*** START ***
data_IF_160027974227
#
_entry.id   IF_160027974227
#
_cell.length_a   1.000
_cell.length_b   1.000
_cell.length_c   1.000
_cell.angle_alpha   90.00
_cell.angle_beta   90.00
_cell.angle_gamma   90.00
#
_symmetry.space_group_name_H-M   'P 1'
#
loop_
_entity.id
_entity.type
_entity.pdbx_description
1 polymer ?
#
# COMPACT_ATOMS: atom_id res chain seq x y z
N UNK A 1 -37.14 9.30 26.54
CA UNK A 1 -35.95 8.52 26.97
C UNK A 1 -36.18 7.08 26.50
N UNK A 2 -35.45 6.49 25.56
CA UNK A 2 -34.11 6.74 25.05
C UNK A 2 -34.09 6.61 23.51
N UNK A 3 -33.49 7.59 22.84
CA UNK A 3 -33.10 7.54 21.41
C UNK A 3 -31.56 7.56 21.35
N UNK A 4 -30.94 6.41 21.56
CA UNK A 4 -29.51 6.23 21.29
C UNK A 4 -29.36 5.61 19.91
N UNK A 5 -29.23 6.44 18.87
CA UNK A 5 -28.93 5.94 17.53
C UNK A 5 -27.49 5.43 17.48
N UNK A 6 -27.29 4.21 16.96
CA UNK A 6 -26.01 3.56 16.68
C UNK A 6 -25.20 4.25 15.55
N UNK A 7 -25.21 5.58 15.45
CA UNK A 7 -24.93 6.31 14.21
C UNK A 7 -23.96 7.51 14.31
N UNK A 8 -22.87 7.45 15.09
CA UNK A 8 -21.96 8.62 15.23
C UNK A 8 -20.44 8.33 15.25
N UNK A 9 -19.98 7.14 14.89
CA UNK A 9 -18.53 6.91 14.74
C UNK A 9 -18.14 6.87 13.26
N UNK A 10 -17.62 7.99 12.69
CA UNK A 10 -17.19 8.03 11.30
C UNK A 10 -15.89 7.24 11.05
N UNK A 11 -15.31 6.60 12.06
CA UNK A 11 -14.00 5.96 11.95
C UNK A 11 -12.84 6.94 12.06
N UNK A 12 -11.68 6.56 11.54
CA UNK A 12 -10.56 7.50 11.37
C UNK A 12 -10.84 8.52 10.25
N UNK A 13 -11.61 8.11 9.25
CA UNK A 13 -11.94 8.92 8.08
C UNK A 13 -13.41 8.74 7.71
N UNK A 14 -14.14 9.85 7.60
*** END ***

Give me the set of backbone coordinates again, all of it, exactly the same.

data_IF_160027974227
#
_entry.id   IF_160027974227
#
_cell.length_a   1.000
_cell.length_b   1.000
_cell.length_c   1.000
_cell.angle_alpha   90.00
_cell.angle_beta   90.00
_cell.angle_gamma   90.00
#
_symmetry.space_group_name_H-M   'P 1'
#
loop_
_entity.id
_entity.type
_entity.pdbx_description
1 polymer ?
#
# COMPACT_ATOMS: atom_id res chain seq x y z
N UNK A 1 -37.14 9.30 26.54
CA UNK A 1 -35.95 8.52 26.97
C UNK A 1 -36.18 7.08 26.50
N UNK A 2 -35.45 6.49 25.56
CA UNK A 2 -34.11 6.74 25.05
C UNK A 2 -34.09 6.61 23.51
N UNK A 3 -33.49 7.59 22.84
CA UNK A 3 -33.10 7.54 21.41
C UNK A 3 -31.56 7.56 21.35
N UNK A 4 -30.94 6.41 21.56
CA UNK A 4 -29.51 6.23 21.29
C UNK A 4 -29.36 5.61 19.91
N UNK A 5 -29.23 6.44 18.87
CA UNK A 5 -28.93 5.94 17.53
C UNK A 5 -27.49 5.43 17.48
N UNK A 6 -27.29 4.21 16.96
CA UNK A 6 -26.01 3.56 16.68
C UNK A 6 -25.20 4.25 15.55
N UNK A 7 -25.21 5.58 15.45
CA UNK A 7 -24.93 6.31 14.21
C UNK A 7 -23.96 7.51 14.31
N UNK A 8 -22.87 7.45 15.09
CA UNK A 8 -21.96 8.62 15.23
C UNK A 8 -20.44 8.33 15.25
N UNK A 9 -19.98 7.14 14.89
CA UNK A 9 -18.53 6.91 14.74
C UNK A 9 -18.14 6.87 13.26
N UNK A 10 -17.62 7.99 12.69
CA UNK A 10 -17.19 8.03 11.30
C UNK A 10 -15.89 7.24 11.05
N UNK A 11 -15.31 6.60 12.06
CA UNK A 11 -14.00 5.96 11.95
C UNK A 11 -12.84 6.94 12.06
N UNK A 12 -11.68 6.56 11.54
CA UNK A 12 -10.56 7.50 11.37
C UNK A 12 -10.84 8.52 10.25
N UNK A 13 -11.61 8.11 9.25
CA UNK A 13 -11.94 8.92 8.08
C UNK A 13 -13.41 8.74 7.71
N UNK A 14 -14.14 9.85 7.60